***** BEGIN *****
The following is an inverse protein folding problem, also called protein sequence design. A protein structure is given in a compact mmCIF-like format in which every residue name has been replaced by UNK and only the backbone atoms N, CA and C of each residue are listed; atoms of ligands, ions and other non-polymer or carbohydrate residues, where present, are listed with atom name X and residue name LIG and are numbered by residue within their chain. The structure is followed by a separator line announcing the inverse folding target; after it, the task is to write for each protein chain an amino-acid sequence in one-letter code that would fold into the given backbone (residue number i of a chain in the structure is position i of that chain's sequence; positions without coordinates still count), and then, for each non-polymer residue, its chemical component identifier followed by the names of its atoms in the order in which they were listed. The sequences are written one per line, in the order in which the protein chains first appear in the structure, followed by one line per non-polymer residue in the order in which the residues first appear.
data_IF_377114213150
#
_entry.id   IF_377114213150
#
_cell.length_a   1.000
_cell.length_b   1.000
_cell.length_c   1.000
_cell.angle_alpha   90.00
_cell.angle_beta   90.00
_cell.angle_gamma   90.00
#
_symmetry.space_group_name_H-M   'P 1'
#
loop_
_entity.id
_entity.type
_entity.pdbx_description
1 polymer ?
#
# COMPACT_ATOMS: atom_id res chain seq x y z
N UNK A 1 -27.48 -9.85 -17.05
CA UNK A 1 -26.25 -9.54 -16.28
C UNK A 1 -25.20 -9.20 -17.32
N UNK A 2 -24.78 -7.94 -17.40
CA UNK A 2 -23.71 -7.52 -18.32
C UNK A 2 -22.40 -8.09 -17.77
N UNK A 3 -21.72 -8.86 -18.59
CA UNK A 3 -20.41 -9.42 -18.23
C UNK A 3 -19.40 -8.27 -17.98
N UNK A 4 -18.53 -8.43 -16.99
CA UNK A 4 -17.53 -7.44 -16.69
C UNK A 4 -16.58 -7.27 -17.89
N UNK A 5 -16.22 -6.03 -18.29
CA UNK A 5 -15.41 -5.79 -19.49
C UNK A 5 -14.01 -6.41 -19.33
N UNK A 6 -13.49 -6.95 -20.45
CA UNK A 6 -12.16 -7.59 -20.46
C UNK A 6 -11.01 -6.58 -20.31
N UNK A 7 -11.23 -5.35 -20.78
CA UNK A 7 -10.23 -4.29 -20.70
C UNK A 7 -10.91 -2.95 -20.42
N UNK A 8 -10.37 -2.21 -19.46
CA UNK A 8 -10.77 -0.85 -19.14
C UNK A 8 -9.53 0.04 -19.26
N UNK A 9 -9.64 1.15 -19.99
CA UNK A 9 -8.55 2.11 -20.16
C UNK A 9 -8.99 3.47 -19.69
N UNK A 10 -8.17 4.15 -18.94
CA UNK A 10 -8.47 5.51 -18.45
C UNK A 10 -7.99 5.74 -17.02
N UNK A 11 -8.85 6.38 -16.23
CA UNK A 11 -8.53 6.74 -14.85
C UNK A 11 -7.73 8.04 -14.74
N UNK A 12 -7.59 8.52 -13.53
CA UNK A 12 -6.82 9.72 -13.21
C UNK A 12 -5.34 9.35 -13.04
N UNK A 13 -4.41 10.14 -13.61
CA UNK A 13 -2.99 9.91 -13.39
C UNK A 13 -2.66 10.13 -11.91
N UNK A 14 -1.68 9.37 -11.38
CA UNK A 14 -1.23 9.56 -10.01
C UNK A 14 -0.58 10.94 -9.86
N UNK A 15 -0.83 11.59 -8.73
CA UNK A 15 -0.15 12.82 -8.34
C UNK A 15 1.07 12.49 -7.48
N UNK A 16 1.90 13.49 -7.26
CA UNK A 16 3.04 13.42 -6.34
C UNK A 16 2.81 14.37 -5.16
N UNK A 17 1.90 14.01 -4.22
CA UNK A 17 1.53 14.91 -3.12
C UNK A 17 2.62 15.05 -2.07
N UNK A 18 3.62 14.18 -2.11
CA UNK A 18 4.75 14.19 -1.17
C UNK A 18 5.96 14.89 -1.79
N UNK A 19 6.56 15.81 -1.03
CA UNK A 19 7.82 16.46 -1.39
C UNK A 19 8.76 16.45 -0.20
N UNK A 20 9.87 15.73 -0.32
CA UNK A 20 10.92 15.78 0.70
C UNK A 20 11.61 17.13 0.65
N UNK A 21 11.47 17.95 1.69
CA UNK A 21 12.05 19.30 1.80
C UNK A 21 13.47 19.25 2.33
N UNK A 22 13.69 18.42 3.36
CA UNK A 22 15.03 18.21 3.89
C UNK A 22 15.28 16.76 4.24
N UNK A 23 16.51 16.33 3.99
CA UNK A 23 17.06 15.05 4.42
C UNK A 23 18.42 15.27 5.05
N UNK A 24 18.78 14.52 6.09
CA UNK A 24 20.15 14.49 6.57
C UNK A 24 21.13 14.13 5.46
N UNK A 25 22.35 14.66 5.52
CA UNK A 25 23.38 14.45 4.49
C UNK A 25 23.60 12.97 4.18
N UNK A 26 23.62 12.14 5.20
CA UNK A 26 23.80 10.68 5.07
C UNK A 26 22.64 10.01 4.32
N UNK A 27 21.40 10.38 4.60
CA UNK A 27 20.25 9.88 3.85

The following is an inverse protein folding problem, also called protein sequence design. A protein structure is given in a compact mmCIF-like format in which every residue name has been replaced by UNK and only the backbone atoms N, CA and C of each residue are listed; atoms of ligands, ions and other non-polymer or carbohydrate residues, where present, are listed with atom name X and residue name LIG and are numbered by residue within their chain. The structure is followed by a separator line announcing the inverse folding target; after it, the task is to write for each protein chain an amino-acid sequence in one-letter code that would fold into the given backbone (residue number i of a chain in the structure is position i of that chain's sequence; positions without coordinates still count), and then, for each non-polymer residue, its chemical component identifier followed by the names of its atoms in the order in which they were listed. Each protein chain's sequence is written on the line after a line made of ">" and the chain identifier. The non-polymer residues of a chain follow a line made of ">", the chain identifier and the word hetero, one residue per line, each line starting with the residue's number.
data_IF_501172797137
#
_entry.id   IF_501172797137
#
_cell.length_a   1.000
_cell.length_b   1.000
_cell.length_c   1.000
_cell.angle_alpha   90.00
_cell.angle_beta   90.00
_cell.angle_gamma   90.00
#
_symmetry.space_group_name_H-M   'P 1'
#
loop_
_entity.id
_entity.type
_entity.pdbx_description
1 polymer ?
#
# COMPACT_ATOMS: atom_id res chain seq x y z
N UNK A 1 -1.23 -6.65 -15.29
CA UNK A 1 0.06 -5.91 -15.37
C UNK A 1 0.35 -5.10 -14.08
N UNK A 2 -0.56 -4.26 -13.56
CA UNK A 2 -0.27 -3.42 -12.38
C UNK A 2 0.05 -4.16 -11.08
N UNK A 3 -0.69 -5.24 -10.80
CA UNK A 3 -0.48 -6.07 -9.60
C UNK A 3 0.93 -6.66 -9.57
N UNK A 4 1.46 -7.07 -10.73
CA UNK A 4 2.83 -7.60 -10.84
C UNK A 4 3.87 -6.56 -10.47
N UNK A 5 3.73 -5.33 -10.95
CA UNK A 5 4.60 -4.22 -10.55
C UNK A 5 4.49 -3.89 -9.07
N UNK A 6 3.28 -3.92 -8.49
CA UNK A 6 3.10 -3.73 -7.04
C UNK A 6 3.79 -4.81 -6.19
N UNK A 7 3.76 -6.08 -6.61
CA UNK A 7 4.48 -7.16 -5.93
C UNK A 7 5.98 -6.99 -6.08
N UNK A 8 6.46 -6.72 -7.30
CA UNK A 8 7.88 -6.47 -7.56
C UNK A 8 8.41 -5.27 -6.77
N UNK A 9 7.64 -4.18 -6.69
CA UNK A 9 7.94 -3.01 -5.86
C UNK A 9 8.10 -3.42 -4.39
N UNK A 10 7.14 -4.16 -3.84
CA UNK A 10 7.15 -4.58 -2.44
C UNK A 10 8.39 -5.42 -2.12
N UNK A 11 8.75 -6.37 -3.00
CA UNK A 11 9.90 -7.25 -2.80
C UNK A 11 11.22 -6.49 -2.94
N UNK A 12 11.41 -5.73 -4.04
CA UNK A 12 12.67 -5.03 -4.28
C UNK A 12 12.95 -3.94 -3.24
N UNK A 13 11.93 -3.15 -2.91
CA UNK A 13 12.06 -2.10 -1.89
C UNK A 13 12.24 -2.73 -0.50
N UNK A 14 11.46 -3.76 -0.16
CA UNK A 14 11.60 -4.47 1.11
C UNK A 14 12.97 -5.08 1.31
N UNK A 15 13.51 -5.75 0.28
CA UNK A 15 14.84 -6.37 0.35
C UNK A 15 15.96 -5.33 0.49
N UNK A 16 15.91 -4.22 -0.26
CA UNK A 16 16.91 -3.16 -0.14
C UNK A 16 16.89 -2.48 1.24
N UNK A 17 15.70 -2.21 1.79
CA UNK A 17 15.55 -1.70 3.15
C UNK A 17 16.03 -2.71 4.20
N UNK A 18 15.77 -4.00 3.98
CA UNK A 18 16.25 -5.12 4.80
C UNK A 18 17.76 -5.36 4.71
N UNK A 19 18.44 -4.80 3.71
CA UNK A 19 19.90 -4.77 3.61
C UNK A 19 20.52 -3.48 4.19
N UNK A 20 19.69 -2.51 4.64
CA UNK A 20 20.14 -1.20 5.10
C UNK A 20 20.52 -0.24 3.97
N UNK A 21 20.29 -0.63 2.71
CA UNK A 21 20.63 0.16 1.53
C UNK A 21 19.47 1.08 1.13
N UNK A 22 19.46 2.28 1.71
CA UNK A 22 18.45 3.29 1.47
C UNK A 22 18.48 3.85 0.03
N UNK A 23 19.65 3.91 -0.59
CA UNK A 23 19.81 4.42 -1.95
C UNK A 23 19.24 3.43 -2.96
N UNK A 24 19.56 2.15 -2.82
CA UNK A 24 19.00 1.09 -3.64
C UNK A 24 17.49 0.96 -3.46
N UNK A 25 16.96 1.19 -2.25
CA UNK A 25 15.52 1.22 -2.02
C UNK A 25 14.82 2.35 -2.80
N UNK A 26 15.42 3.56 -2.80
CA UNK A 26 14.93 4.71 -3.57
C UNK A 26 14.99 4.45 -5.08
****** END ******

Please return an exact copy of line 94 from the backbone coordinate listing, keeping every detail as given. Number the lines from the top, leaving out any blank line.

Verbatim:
N UNK A 25 22.35 14.66 5.52